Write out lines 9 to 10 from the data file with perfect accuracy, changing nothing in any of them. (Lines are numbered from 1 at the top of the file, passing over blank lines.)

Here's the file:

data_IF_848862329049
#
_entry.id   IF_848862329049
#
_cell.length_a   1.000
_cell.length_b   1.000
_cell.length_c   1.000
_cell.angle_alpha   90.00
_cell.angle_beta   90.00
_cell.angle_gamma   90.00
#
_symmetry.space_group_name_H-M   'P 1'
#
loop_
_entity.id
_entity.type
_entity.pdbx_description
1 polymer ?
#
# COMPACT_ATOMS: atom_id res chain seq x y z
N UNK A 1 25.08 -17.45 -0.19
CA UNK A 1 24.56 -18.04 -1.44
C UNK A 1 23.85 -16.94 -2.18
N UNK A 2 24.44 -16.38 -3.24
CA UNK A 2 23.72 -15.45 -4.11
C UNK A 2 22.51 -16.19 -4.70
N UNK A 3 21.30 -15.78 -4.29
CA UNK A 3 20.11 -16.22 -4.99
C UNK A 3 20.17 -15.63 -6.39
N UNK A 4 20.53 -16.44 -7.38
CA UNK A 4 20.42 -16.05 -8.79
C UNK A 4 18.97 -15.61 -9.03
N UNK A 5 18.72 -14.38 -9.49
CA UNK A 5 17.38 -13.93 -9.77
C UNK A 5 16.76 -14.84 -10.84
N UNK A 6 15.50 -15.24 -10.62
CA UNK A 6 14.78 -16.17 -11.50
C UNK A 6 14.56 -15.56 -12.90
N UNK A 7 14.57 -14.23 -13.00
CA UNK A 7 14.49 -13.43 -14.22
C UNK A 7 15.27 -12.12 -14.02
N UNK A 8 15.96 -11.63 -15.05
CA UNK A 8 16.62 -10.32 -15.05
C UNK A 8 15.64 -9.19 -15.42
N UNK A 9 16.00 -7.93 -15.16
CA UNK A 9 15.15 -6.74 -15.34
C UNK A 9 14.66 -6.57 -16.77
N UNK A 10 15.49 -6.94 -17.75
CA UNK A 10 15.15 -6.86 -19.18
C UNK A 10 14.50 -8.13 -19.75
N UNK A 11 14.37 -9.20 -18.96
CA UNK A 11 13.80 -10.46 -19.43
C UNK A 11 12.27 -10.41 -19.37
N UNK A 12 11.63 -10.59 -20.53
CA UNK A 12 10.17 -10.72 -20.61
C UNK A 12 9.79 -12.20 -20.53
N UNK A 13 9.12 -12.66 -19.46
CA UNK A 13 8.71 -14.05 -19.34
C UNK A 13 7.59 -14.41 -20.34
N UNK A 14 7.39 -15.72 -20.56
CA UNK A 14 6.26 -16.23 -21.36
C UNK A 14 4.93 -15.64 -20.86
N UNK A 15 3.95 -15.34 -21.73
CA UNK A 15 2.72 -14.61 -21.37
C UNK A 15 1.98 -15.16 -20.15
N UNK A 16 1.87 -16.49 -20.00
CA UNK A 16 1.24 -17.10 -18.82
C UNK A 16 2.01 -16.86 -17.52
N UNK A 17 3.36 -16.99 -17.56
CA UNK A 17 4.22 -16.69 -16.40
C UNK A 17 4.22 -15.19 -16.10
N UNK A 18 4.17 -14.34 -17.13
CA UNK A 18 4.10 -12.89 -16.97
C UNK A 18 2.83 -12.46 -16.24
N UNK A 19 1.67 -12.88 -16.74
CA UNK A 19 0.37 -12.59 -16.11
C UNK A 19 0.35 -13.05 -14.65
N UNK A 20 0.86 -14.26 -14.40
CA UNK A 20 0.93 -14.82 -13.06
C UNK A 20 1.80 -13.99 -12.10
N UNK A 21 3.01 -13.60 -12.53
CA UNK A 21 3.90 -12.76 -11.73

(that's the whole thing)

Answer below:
_cell.angle_beta   90.00
_cell.angle_gamma   90.00